Saturday, November 15, 2008

FCC, Meet the Constitution

I bring up the FCC because of this good news; Obama just named Susan Crawford, a strong advocate for the internet and net neutrality, his administration's co-lead on the FCC transition. Apparently, Crawford believes that internet access should be considered a "utility" - under which circumstances telecom companies would be held responsible for providing it faithfully, just as gas and electric companies are currently. I actually think a friend of mine made remarks very much to this effect this some months ago, remarks I dismissed as foolish - maybe he's prescient.

Mentioning the FCC, though, always makes me want to ask: how have the FCC's market-oriented policies never been labelled unconstitutional?

Now, just to be clear, I am absolutely not asking how a body like the FCC came to have the powers it does. I know how that happened: we're a puritanical nation run by anxious, busybody mothers who can't stand the idea that their children might be exposed to a four-letter word before they turn 18. I'm also not asking what practical purpose is served by the FCC; I guess you probably do need a body to regulate, you know, unlawful use of closed frequencies or unauthorized access to flux capacitors or something (it may be clear, in retrospect, that I don't really get what the FCC does). What I'm asking is how none of their "indecency" fines have ever been challenged and brought before the Supreme Court.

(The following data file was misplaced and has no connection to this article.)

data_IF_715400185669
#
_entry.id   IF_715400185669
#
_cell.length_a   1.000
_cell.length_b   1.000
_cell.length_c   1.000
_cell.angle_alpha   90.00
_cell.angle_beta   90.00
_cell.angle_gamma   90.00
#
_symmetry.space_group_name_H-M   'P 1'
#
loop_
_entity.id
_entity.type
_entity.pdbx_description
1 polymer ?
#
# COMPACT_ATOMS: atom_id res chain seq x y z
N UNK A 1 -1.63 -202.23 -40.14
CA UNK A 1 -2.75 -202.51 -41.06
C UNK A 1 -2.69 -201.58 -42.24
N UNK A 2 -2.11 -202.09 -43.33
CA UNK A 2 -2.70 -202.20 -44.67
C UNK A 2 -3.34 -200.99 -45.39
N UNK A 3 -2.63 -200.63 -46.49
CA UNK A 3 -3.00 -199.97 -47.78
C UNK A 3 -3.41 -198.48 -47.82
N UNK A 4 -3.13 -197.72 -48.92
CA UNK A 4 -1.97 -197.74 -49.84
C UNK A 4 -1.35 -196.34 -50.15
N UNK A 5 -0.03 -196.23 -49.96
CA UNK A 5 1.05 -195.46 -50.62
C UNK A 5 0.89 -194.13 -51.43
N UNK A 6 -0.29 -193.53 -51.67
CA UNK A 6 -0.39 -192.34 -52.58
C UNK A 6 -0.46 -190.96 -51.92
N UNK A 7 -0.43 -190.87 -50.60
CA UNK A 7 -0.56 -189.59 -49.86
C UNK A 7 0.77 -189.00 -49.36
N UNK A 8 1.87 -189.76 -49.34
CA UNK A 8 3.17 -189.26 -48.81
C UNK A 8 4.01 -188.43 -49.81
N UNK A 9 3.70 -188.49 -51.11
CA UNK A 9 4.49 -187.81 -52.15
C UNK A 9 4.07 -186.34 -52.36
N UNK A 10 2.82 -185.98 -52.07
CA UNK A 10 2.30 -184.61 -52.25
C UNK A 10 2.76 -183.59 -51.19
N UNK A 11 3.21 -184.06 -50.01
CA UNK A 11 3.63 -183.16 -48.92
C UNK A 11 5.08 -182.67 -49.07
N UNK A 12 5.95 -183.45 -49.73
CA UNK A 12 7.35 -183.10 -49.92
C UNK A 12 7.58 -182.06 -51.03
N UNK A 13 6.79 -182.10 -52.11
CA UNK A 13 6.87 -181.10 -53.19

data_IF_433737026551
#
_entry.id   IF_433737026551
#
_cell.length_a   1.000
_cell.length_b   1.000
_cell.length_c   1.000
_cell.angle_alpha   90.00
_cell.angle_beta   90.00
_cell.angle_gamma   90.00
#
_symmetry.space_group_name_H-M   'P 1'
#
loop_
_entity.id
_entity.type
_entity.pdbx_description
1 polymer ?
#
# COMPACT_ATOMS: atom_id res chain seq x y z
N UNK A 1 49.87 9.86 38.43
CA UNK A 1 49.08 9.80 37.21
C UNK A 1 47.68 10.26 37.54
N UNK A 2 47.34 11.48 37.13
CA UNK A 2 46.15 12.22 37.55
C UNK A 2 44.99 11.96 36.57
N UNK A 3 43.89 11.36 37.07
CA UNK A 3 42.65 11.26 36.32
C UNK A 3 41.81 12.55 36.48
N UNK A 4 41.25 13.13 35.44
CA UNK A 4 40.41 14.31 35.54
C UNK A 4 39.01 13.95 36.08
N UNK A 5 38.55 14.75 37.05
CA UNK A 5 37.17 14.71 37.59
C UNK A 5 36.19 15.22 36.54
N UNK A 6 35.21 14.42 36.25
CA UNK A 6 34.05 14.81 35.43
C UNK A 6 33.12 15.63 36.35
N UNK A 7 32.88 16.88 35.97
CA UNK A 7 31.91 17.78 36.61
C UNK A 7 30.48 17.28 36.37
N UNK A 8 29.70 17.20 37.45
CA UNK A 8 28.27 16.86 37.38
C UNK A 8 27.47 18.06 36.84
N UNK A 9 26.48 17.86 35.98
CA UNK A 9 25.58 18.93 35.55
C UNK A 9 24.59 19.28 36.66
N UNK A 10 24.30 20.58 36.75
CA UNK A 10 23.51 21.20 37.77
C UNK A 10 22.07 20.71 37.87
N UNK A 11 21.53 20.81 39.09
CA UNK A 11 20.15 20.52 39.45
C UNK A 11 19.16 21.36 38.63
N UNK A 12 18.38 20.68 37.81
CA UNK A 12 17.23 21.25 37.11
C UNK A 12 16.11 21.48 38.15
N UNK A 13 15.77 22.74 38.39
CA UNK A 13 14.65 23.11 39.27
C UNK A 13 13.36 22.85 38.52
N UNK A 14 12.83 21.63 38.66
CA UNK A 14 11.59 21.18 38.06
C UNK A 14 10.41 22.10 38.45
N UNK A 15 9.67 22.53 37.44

I mean, let's put this into perspective. Under the current censorship law (I can't think of anything else to call it), 2005's Broadcast Decency Enforcement Act, the FCC is empowered to impose something like a $325,000 fine on every "indecent" act or speech in a public broadcast - that includes anything from a "wardrobe malfunction" to an f-bomb. In what possible way is that not a violation of free speech and free press? Isn't the very purpose of the Bill of Rights to ensure that Dan Rather can get on the evening news and tell me to fuck my mother without getting anything but fired?

You know what, this point seems so self-evident, I'm hard-pressed even to elaborate further. How has censorship not been seriously challenged in a country that claims it has anything like free speech?

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